The October attack on a synagogue in Halle (Germany) follows the Poway (California) synagogue attack in April and the Christchurch (New Zealand) mosque attack in March. These attacks and their outcomes provide us with valuable insights into the modus operandi of assailants who are targeting places of worship, and the level to which each attack was mitigated by:
- Protection measures in place
- Vigilance of the targets
- Response of the people in the building
- Reaction of passersby and the authorities
This briefing serves to analyze this attack in the context of the ongoing threat against Places of Worship around the world and to learn lessons that will help mitigate future attacks.
HALLE, GERMANY ATTACK
On Wednesday October 9, shortly after noon on Yom Kippur, the holiest day in the Jewish calendar, a 27-year-old German citizen named Stephan Balliet, armed with homemade weapons and grenades, tried to blow open the front door to the synagogue with the intent to massacre everyone inside. At the time of the attack there were around 50 people in the building.
At 12.03 p.m. a 112-distress call reached the Halle fire-emergency HQ and one minute later the police were informed. However, it took until 2.40 p.m. for the federal police quick responders BFE+ to arrive.
Frustrated at not being able to gain entrance to the synagogue where the door had been hardened against such attacks, Balliet went on a rampage in the area, shooting and killing a female passer-by who apparently reprimanded the attacker for making noise. A man who stopped his vehicle to check on this woman was able to get away unharmed when the shooter’s weapon failed to fire. Balliet then drove to a nearby kebab shop and opened fire through the front window with a shotgun. A customer in the shop was injured, and later killed when the attacker re-entered the shop.
Authorities activated the Public Alert System Katwarn, and advised the local community to stay at home, also closing the city’s train station. The suspect fled in a rented vehicle and led the police on an 80-kilometre chase until he was captured at 4.00p.m by the federal police in Wiedersdorf.
- The synagogue door had been upgraded and a CCTV system installed enabling the people inside to see the attack in progress and take steps to secure the premises and inform the authorities. The upgrade was modest and did not require massive investment or construction, but proved to be just enough to successfully challenge the assailant given the weapons and tools he had available. A relatively small investment in physical security combined with a set of well thought out procedures saved tens of lives.
- Balliet was using homemade weapons that are reported to have jammed repeatedly. As occurred in Poway and Christchurch, the assailant’s weapons also jammed which in each case provided an opportunity for people to react or run. Human instinct may cause us to freeze but an awareness of the possibility (and regularity) of technical problems with the assailants’ weaponry can help break the ‘freeze’ response.
- The excessive time taken for the police to arrive is currently being investigated but emphasizes the importance of a combination of protection elements, safe havens and procedures to help mitigate outcomes. Although 2 hours and 37 minutes elapsed before Balliet was caught, during which he fired on innocent people in a number of communities, the synagogue worshippers were safely ensconced in the synagogue and the residents of the town of Halle had been ordered to stay indoors. This was the correct execution of a well-planned procedure.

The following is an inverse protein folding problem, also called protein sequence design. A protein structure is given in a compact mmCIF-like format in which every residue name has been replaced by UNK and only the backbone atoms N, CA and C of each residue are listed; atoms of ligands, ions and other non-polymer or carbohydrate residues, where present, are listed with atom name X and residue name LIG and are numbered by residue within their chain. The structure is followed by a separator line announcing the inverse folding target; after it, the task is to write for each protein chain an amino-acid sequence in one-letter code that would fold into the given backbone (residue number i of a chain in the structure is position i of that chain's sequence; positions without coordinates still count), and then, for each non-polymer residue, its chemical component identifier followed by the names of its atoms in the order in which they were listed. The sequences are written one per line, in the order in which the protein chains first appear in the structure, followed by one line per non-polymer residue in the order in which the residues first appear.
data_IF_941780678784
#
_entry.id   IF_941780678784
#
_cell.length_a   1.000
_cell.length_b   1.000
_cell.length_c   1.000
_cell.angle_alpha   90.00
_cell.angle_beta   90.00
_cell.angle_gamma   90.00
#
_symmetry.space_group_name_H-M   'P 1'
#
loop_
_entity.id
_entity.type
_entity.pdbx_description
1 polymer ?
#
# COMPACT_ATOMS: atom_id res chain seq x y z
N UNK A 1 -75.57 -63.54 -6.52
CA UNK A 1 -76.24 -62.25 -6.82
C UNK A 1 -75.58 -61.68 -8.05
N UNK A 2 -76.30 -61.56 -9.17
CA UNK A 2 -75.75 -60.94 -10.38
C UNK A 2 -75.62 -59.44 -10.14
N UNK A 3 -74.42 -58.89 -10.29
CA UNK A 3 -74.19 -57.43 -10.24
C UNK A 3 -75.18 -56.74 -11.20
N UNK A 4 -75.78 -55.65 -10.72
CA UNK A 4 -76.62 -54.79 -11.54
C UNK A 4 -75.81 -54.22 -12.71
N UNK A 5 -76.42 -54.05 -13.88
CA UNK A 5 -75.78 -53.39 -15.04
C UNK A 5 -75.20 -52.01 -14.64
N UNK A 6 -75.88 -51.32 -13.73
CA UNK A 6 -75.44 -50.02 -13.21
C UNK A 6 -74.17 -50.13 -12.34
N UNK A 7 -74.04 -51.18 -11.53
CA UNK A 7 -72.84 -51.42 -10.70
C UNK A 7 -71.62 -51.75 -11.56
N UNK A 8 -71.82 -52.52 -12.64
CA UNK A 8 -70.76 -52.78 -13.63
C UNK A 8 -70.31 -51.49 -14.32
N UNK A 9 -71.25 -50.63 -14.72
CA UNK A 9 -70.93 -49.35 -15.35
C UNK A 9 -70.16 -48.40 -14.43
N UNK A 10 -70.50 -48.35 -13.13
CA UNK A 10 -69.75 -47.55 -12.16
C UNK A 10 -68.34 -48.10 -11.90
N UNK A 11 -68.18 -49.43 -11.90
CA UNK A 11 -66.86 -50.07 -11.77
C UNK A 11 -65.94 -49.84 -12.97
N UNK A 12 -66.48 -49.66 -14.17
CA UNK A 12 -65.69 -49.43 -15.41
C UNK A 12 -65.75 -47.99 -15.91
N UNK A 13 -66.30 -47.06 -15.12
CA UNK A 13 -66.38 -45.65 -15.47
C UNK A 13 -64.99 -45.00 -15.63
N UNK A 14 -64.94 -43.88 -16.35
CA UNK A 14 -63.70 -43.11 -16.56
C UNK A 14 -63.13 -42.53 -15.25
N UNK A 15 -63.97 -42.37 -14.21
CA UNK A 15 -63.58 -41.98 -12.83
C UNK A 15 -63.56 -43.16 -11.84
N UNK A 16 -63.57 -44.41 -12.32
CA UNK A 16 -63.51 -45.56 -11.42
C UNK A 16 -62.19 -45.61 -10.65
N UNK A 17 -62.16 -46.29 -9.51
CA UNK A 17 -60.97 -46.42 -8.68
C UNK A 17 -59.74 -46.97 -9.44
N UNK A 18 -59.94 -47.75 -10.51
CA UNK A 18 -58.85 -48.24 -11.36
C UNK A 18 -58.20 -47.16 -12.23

- Balliet live-streamed his rampage, apparently imitating the terrorist Brenton Tarrant who live streamed the murder of fifty-one people on Facebook at two mosques in Christchurch, New Zealand on 15 March 2019. On the one hand, the significant ‘failure’ of Balliet’s attack represented a failure of his campaign to promote his agenda on social media, on the other hand it is yet another indication of the power of Facebook specifically and social media in general to be a platform that can be used to spread and incite hate.
In this event, we saw an attempt at a copycat attack to emulate events in the USA and New Zealand. It is incumbent upon us to learn from the cumulative experience of these events and to apply security measures where appropriate to places of worship and to any building which sees gatherings and is considered a possible target.
The Synagogue was not extensively fortified but had undergone a modest upgrade focused on specific threats. MIP Security is an advocate of cost effective and sensible investments in security designed to mitigate relevant threats.
The people in the synagogue were aware of possible threats and were constantly on the look out for suspicious activity. Passers by were alerted by the shooting and went to investigate, presumably innocent of the possibility that there could be a shooting attack occurring in their town, but nevertheless vigilant to something untoward happening. Security Awareness courses help increase vigilance and provide an awareness and understanding of how to react in such circumstances.
In this case, the response of the police was unacceptably long but the procedures in place in the synagogue and in the town helped prevent more injuries or loss of life. Well written and practices Standard Operating Procedures can help mitigate the outcome of attacks and red team exercises are invaluable at testing and fine tuning the procedures.
Lessons learned from these events should be applied to other places of worship worldwide and building security for sensitive locations in general. M.I.P. Security stands at the forefront of these efforts working with communities and authorities around the world to plan, develop and train to mitigate the outcome of events such as these.
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